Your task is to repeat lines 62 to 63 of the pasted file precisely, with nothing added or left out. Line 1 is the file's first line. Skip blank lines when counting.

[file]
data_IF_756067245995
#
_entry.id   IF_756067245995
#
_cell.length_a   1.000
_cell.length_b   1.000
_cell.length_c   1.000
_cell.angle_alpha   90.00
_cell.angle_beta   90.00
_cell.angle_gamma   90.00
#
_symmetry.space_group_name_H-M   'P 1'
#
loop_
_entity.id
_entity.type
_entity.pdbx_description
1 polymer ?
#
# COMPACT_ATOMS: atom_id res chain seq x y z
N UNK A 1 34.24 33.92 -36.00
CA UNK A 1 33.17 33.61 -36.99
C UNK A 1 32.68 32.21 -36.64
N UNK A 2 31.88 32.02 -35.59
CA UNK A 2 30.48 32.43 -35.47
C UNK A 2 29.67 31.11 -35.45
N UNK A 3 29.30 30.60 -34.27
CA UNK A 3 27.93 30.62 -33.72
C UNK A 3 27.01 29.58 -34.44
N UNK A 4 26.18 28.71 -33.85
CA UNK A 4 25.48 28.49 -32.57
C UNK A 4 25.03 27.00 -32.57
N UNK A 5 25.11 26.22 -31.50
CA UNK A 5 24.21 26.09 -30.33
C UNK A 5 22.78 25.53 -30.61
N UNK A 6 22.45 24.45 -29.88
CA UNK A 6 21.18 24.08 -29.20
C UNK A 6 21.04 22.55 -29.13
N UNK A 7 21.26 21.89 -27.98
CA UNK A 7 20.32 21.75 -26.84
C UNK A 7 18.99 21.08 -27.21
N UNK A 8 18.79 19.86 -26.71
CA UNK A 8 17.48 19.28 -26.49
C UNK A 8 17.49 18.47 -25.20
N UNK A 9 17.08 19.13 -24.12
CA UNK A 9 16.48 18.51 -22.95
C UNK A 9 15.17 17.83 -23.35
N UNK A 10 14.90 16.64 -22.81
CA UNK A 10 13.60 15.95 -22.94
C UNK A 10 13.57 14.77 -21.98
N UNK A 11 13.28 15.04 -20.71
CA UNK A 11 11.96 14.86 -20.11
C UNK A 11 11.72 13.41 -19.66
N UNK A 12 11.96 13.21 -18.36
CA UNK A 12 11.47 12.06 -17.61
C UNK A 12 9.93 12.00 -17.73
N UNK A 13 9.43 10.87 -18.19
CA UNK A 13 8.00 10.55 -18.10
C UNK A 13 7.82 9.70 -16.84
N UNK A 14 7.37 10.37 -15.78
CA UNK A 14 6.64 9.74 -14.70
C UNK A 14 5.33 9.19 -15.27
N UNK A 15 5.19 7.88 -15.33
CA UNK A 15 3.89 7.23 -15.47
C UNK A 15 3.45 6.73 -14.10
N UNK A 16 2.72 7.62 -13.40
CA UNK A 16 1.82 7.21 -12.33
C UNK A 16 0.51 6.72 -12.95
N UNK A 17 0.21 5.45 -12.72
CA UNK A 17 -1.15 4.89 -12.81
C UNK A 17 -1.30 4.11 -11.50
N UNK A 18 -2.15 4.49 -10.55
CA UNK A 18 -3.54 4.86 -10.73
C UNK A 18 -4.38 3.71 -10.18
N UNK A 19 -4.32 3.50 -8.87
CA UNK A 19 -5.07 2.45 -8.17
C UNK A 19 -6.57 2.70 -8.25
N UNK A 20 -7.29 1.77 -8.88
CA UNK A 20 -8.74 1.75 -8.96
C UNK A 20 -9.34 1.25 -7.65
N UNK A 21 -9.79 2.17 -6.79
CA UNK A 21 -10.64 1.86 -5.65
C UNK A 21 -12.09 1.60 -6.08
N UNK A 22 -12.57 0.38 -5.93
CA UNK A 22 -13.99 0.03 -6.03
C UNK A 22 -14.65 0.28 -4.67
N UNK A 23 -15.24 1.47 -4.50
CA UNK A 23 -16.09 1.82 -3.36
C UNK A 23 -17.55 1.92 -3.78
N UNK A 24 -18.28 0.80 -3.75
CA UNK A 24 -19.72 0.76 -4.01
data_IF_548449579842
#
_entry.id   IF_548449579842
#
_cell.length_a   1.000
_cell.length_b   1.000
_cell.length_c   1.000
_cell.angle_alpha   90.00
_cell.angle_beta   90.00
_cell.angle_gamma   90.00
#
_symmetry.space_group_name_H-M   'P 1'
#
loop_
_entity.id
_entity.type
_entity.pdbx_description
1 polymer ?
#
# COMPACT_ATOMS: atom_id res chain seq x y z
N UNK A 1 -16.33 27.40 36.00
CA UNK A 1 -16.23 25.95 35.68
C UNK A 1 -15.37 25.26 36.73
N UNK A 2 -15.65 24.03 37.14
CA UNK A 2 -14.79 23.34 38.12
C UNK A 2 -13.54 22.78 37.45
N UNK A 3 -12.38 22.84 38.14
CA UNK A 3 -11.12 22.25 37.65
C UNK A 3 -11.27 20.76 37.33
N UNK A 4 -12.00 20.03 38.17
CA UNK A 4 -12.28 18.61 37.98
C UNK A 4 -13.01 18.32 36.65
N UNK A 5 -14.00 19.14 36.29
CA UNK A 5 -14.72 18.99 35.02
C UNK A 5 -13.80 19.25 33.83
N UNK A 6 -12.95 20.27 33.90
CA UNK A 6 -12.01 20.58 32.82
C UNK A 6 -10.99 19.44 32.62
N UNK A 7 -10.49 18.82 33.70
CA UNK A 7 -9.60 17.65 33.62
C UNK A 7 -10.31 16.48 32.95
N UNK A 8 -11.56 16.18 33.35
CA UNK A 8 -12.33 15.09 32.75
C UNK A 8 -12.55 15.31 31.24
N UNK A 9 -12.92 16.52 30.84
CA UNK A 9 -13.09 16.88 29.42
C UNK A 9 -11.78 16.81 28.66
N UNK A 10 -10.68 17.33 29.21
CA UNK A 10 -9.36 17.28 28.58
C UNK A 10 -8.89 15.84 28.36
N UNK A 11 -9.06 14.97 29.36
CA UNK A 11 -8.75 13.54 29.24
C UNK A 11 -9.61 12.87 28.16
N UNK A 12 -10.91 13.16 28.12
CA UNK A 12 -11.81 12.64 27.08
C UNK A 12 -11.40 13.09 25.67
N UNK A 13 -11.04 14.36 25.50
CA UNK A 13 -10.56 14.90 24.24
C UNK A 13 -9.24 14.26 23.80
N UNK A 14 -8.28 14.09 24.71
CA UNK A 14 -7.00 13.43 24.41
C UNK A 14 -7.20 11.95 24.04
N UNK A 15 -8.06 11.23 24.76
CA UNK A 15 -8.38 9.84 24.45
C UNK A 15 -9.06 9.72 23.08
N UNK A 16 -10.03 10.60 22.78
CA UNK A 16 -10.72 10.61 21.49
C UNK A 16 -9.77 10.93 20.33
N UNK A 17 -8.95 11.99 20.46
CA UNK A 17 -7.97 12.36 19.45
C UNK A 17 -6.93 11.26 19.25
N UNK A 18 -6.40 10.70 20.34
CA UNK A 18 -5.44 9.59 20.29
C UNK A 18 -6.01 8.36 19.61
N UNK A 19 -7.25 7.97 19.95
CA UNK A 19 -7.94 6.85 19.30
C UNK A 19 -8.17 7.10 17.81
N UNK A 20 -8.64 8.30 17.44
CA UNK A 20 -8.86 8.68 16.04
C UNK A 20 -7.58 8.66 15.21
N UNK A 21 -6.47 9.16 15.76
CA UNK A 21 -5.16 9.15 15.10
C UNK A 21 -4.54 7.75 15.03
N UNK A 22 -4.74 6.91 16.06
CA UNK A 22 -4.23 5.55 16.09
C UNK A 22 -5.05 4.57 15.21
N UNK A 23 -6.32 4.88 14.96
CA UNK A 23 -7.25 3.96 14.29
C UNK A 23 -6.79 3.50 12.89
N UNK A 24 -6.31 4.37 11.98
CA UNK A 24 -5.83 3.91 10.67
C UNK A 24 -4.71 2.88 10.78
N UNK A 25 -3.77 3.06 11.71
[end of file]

C UNK A 14 5.33 9.19 -15.27
N UNK A 15 5.19 7.88 -15.33